In all my research, personal experience, interviews, and coaching experience, I’ve never found mention of MRI or CT Scans being helpful in diagnosing Patellofemoral Pain Syndrome.

However, bone scans have shown to be worthwhile for chronic sufferers who want a more definitive diagnosis. If the patella is truly “distressed” or “tired” like we discussed in the previous section, it will show up on a bone scan. A bone scan works when you’re given an injection with a tiny amount of radioactive material. It shows up on the scan and spreads wherever your blood goes (this indicates metabolic activity, like inflammation or a bone fracture).

Bone scans are expensive and I’d ask your doctor if it’s appropriate if you have chronic PFPS. My research has concluded that this type of scan can confirm a PFPS diagnosis and help isolate the overused tissue.

Can I Train Through Runner’s Knee?

Even though I said before that running on PFPS is a bad idea, it likely won’t make the pain worse (though it certainly won’t make it better).

You won’t destroy your kneecap by running through the dull ache that accompanies PFPS. You probably won’t wear away the cartilage underneath your patella. You’ll be forced to stop by more severe pain before you do anything truly destructive.

But there are risks. You’ll prolong your recovery and you could set yourself up for more severe problems in the future. Carefully weigh these risks with your love of running.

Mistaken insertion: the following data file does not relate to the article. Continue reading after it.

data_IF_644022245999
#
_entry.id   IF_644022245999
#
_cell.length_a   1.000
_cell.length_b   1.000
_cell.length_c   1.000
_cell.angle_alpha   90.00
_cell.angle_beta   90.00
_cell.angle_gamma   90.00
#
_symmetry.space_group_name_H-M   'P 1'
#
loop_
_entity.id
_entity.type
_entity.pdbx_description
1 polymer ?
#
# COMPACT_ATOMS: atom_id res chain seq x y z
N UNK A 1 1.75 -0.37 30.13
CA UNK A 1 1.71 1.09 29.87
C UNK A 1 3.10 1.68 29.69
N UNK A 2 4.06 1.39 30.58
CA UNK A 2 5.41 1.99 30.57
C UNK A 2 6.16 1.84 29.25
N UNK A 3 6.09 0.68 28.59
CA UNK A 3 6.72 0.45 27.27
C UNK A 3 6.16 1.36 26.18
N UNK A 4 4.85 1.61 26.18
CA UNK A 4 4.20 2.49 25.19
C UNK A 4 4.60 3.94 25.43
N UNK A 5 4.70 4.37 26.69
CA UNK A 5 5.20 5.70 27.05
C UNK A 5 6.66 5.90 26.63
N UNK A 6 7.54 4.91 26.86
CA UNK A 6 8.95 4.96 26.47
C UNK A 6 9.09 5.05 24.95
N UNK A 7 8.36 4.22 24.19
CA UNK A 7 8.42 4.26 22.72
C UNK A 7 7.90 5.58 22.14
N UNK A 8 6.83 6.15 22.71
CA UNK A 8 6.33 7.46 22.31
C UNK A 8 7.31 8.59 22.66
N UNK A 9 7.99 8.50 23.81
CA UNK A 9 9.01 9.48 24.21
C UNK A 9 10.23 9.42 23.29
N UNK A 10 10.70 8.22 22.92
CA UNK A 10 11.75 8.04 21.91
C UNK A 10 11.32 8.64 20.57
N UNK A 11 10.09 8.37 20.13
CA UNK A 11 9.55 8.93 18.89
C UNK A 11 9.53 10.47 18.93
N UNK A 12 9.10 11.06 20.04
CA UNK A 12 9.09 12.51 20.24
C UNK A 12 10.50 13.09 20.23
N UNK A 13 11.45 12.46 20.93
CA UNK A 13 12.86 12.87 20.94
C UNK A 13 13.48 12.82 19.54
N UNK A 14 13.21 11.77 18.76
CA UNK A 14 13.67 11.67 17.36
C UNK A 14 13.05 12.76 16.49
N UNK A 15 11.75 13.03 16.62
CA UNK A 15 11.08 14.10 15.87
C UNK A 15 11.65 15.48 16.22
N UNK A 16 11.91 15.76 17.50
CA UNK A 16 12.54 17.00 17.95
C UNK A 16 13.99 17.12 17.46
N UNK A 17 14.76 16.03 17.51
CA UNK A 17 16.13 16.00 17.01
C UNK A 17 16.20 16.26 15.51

Could I just have arthritis?

Sure, especially if you’re an older runner over the age of 55. Typical arthritis is due to wear and tear and you may be at a higher risk of developing arthritis if you’ve experienced a traumatic injury to the knee in the past.

Visit your doctor and get an x-ray to confirm the diagnosis. But don’t worry, just because you have some arthritis doesn’t necessarily mean you’re experiencing any pain. Degeneration of cartilage in the knee doesn’t always cause pain while running.

Defer to your doctor’s prescribed treatment of arthritis, as it will be different from PFPS.

How to Heal Runner’s Knee

Getting healthy from PFPS is quite possible. In fact, it’s often not as difficult as many think.

But that doesn’t mean it will be easy. Because runner’s knee is not as fully understood as other injuries, the treatment is less conclusive and more oriented toward rest and training modifications.

If you’re patient and willing to try new things, you might be able to start running in just a week or two without any pain.

Check out our Injury Prevention for Runners program, which includes a full treatment protocol for runner’s knee:

  • A daily treatment approach so you know exactly what to do to get healthy on a daily basis
  • Video demonstrations of effective exercises to treat PFPS
  • Tips & tricks on how to heal faster and get back to running
  • Training advice on when to stop running, how (and when) to focus on pain management, and more

The program also includes training plans tailored for prevention, an expert interview series, 5 more injury treatment protocols, a collection of runner-specific core and strength routines, and more.

See all the details here and I hope that you recover from your runner’s knee injury as soon as possible!

Injury Prevention for Runners